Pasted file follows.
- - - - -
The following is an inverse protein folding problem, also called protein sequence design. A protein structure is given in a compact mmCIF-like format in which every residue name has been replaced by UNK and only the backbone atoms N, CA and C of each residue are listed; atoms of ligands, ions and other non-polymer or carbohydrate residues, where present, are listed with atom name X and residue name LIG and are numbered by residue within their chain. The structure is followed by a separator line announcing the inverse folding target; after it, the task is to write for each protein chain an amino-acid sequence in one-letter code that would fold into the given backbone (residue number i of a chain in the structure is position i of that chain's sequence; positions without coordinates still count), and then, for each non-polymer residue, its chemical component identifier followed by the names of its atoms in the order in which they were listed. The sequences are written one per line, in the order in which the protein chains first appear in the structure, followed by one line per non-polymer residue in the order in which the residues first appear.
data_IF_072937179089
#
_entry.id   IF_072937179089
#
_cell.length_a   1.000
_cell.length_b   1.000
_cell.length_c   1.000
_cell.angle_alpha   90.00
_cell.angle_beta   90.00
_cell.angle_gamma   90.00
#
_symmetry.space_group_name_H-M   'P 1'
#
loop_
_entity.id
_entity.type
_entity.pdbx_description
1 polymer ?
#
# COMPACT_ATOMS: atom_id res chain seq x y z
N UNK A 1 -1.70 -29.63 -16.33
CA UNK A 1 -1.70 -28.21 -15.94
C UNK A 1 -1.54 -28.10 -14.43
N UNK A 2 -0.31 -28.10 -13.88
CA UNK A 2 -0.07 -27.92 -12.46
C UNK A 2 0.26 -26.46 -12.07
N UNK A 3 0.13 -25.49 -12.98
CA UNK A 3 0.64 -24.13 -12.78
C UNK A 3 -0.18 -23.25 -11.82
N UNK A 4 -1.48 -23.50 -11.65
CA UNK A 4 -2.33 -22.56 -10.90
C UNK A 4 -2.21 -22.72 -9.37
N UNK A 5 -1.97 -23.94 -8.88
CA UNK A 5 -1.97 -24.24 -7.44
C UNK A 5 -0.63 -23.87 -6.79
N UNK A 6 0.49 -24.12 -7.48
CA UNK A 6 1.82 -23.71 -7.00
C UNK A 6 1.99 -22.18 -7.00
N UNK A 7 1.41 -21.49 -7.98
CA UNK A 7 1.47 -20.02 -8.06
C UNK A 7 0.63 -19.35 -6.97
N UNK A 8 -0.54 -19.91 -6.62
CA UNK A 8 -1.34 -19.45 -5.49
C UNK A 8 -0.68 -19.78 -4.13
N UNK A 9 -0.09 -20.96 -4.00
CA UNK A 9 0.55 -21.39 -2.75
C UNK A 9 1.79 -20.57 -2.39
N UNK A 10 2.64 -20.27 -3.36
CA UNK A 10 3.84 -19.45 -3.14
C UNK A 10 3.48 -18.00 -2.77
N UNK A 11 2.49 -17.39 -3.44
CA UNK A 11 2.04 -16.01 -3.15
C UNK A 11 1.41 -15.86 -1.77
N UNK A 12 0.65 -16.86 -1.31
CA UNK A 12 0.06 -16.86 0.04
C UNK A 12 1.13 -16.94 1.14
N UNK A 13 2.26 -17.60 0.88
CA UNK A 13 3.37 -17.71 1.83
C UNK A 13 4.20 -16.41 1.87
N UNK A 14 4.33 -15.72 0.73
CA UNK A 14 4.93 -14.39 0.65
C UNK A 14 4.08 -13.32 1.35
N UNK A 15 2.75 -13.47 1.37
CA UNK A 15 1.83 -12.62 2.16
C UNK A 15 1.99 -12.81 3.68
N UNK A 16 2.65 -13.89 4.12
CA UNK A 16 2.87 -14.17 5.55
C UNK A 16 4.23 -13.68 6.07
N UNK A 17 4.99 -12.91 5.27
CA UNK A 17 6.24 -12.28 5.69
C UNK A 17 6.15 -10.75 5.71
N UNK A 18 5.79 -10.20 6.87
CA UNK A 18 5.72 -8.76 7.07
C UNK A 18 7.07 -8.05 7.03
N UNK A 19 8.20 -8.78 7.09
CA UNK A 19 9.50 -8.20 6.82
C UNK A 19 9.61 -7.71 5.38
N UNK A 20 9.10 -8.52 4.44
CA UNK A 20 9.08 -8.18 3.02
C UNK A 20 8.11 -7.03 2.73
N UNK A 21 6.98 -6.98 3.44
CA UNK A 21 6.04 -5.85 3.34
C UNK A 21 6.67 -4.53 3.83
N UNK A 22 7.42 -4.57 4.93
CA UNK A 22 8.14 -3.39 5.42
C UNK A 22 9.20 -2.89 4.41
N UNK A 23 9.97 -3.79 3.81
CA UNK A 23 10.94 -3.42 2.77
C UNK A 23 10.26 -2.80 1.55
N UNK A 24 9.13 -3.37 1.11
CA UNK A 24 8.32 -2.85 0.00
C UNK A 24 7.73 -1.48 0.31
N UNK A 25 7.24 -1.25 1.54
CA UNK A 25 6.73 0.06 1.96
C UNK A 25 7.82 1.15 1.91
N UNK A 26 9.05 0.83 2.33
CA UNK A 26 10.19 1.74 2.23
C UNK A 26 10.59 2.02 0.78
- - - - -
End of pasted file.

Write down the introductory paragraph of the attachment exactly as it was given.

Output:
The following is an inverse protein folding problem, also called protein sequence design. A protein structure is given in a compact mmCIF-like format in which every residue name has been replaced by UNK and only the backbone atoms N, CA and C of each residue are listed; atoms of ligands, ions and other non-polymer or carbohydrate residues, where present, are listed with atom name X and residue name LIG and are numbered by residue within their chain. The structure is followed by a separator line announcing the inverse folding target; after it, the task is to write for each protein chain an amino-acid sequence in one-letter code that would fold into the given backbone (residue number i of a chain in the structure is position i of that chain's sequence; positions without coordinates still count), and then, for each non-polymer residue, its chemical component identifier followed by the names of its atoms in the order in which they were listed. The sequences are written one per line, in the order in which the protein chains first appear in the structure, followed by one line per non-polymer residue in the order in which the residues first appear.